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With: Michael Keaton, Kelly Macdonald, Tom Bastounes, Darlene Hunt, Bobby Cannavale, Mike Bradecich, William Dick, Sean Fortunato, Greg Mills, Larry Neumann Jr., Guy Van Swearingen
Written by: Ron Lazzeretti
Directed by: Michael Keaton
MPAA Rating: R for language and some violence
Running Time: 110
Date: 01/18/2008
IMDB

The Merry Gentleman (2009)

3 1/2 Stars (out of 4)

The Angel and the Hitman

By Jeffrey M. Anderson

To put it bluntly, Michael Keaton is one of my favorite actors. He's one of the few comedians able to tap into his own personal reservoirs of pain, the same reservoirs of pain that makes people become comedians in the first place. He could be brilliantly funny or truthfully tormented; sometimes he was just an interesting character actor. He has been criminally underused over the past decade or so, but now that wrong has been righted with Keaton's own directorial debut, The Merry Gentleman.

Keaton stars as Frank Logan, a quiet Chicago hitman who works a day job as a tailor (and who, consequently, is always dressed nicely). Kate Frazier (Kelly Macdonald) is new in town, having escaped her violent husband and started a new life. She charms everyone around her with her accent and her unassuming beauty, though she's just a bit shy and wounded. One night she emerges from work and -- unlike all the other Chicagoans around her -- glances up into the night sky to appreciate the falling snow. She glances a mysterious man standing on a ledge above her and screams, causing him to fall backwards to safety, rather than forwards to his death. Of course, it was Frank, who has just finished a rooftop job and doesn't seem too happy about it. Later, Kate bumps into Frank -- not knowing who he really is -- when a newly purchased Christmas tree falls on her, and they start an odd friendship. At the same time, an overweight, recovering alcoholic policeman (Tom Bastounes) -- the one who responded to Kate's call -- asks her out on a date. Unfortunately, Kate believes the "date" is about her case, and not a date.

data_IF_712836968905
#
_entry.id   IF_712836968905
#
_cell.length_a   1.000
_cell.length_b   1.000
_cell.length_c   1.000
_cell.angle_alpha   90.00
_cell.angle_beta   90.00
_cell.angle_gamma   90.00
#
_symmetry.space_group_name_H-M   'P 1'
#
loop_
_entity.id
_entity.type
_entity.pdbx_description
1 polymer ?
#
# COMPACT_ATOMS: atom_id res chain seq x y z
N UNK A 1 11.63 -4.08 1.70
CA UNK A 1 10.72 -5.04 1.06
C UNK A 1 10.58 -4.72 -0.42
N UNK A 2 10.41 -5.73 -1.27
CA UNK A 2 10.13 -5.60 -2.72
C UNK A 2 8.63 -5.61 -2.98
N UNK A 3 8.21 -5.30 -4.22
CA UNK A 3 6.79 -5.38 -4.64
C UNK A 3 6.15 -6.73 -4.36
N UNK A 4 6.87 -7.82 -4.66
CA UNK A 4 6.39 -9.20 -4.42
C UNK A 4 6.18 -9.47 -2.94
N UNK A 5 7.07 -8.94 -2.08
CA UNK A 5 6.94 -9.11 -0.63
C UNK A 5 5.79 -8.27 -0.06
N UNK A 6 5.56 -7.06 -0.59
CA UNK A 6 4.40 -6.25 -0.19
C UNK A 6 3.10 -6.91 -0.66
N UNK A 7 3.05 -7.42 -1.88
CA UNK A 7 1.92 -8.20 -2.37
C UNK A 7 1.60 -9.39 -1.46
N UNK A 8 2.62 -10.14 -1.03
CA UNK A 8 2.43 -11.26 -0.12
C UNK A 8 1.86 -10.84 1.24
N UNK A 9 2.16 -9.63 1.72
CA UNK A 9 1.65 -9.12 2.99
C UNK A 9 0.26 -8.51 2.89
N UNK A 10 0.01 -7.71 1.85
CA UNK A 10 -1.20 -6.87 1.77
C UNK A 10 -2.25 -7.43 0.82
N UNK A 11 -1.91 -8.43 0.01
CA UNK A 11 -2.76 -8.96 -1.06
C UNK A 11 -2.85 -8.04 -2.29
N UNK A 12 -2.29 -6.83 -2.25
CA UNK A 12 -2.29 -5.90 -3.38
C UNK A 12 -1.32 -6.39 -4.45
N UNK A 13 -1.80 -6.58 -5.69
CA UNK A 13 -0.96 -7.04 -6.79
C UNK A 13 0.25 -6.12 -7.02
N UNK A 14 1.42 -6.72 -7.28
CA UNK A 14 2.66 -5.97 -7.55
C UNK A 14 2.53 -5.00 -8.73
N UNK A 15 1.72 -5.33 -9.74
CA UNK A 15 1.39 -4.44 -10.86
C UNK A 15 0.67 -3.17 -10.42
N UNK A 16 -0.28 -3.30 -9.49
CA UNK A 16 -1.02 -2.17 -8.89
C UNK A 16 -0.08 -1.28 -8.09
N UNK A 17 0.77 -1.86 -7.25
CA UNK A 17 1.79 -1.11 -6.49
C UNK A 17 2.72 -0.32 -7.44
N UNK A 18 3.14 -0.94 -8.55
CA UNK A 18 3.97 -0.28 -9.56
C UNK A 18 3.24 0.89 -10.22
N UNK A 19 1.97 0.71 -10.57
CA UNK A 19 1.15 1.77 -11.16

The really fascinating thing about The Merry Gentleman is the way it makes Kate into a kind of spiritual savior of men without forsaking any of her character; she's a totally believable human being with certain qualities. She resists being "needed." Many men come onto her and flirt with her -- and some women express admiration and jealousy -- and she always resists. She won't take on anyone else's problems. Her spiritual assist relies on her not knowing about it. Frank is the only one who never directly asks her for anything or assumes anything. He just quietly turns up and listens and lends her a hand from time to time. When he comes down with pneumonia over Christmas, she spends the holiday in the hospital with him; he has no family and she doesn't want to see hers. Indeed, the movie never confirms any kind of sexual or romantic connection between them.

Things get even more interesting when Kate's abusive spouse Michael (Bobby Cannavale) turns up, having tracked her down. To atone for his sins, he has found religion and has become something of a fanatic, throwing in a "praise Jesus" every few minutes while he tells his story. His religion is the officially approved version, as opposed to Kate's vague, spiritual purity, and he comes across like a salivating creep. Worse, he's still asking Kate for a part of herself (which she, of course, refuses to grant to anyone who asks).

Some more plot kicks in at some point, and I guess it's not too hard to figure out what happens. Then Keaton attempts a kind of ambiguous ending that doesn't quite click and will probably leave more than one viewer scratching his or her head. But all in all, this is a remarkable debut, touching on physical, emotional, intellectual and spiritual planes all at once. I hope it's the first step in sending Keaton back to the A-list.

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